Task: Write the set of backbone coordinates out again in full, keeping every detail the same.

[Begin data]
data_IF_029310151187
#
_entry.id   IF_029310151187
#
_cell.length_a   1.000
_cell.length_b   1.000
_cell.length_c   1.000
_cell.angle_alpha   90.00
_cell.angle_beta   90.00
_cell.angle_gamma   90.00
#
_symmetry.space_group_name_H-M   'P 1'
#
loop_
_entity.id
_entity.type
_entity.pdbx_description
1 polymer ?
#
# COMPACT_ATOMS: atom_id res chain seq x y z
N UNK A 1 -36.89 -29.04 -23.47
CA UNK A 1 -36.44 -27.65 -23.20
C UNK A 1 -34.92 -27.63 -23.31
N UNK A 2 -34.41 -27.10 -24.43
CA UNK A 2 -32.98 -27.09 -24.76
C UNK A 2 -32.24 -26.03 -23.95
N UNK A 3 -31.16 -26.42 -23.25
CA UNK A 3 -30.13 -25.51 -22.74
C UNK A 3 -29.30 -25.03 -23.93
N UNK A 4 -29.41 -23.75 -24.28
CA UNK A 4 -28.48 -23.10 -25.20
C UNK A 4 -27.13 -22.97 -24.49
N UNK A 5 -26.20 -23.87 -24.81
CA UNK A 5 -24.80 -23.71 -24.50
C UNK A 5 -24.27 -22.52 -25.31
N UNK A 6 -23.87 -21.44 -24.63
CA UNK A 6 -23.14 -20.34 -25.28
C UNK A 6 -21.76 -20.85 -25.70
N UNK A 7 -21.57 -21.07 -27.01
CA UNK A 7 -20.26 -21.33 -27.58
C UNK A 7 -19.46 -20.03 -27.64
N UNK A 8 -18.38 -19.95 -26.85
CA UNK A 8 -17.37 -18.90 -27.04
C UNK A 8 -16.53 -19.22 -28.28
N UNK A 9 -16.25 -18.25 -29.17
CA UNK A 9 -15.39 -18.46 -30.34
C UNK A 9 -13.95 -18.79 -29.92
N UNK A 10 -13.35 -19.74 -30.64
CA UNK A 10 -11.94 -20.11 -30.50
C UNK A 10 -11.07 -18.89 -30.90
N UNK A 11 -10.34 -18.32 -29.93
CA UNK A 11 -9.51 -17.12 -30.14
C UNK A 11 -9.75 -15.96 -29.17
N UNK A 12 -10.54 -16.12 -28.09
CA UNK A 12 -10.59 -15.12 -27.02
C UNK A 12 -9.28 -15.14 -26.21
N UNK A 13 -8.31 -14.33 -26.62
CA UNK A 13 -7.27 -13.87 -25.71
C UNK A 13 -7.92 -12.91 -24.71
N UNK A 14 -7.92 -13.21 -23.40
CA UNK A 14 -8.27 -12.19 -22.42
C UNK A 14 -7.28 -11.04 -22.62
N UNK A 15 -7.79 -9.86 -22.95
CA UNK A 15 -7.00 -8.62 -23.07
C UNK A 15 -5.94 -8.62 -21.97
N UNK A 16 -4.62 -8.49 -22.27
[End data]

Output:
data_IF_029310151187
#
_entry.id   IF_029310151187
#
_cell.length_a   1.000
_cell.length_b   1.000
_cell.length_c   1.000
_cell.angle_alpha   90.00
_cell.angle_beta   90.00
_cell.angle_gamma   90.00
#
_symmetry.space_group_name_H-M   'P 1'
#
loop_
_entity.id
_entity.type
_entity.pdbx_description
1 polymer ?
#
# COMPACT_ATOMS: atom_id res chain seq x y z
N UNK A 1 -36.89 -29.04 -23.47
CA UNK A 1 -36.44 -27.65 -23.20
C UNK A 1 -34.92 -27.63 -23.31
N UNK A 2 -34.41 -27.10 -24.43
CA UNK A 2 -32.98 -27.09 -24.76
C UNK A 2 -32.24 -26.03 -23.95
N UNK A 3 -31.16 -26.42 -23.25
CA UNK A 3 -30.13 -25.51 -22.74
C UNK A 3 -29.30 -25.03 -23.93
N UNK A 4 -29.41 -23.75 -24.28
CA UNK A 4 -28.48 -23.10 -25.20
C UNK A 4 -27.13 -22.97 -24.49
N UNK A 5 -26.20 -23.87 -24.81
CA UNK A 5 -24.80 -23.71 -24.50
C UNK A 5 -24.27 -22.52 -25.31
N UNK A 6 -23.87 -21.44 -24.63
CA UNK A 6 -23.14 -20.34 -25.28
C UNK A 6 -21.76 -20.85 -25.70
N UNK A 7 -21.57 -21.07 -27.01
CA UNK A 7 -20.26 -21.33 -27.58
C UNK A 7 -19.46 -20.03 -27.64
N UNK A 8 -18.38 -19.95 -26.85
CA UNK A 8 -17.37 -18.90 -27.04
C UNK A 8 -16.53 -19.22 -28.28
N UNK A 9 -16.25 -18.25 -29.17
CA UNK A 9 -15.39 -18.46 -30.34
C UNK A 9 -13.95 -18.79 -29.92
N UNK A 10 -13.35 -19.74 -30.64
CA UNK A 10 -11.94 -20.11 -30.50
C UNK A 10 -11.07 -18.89 -30.90
N UNK A 11 -10.34 -18.32 -29.93
CA UNK A 11 -9.51 -17.12 -30.14
C UNK A 11 -9.75 -15.96 -29.17
N UNK A 12 -10.54 -16.12 -28.09
CA UNK A 12 -10.59 -15.12 -27.02
C UNK A 12 -9.28 -15.14 -26.21
N UNK A 13 -8.31 -14.33 -26.62
CA UNK A 13 -7.27 -13.87 -25.71
C UNK A 13 -7.92 -12.91 -24.71
N UNK A 14 -7.92 -13.21 -23.40
CA UNK A 14 -8.27 -12.19 -22.42
C UNK A 14 -7.28 -11.04 -22.62
N UNK A 15 -7.79 -9.86 -22.95
CA UNK A 15 -7.00 -8.62 -23.07
C UNK A 15 -5.94 -8.62 -21.97
N UNK A 16 -4.62 -8.49 -22.27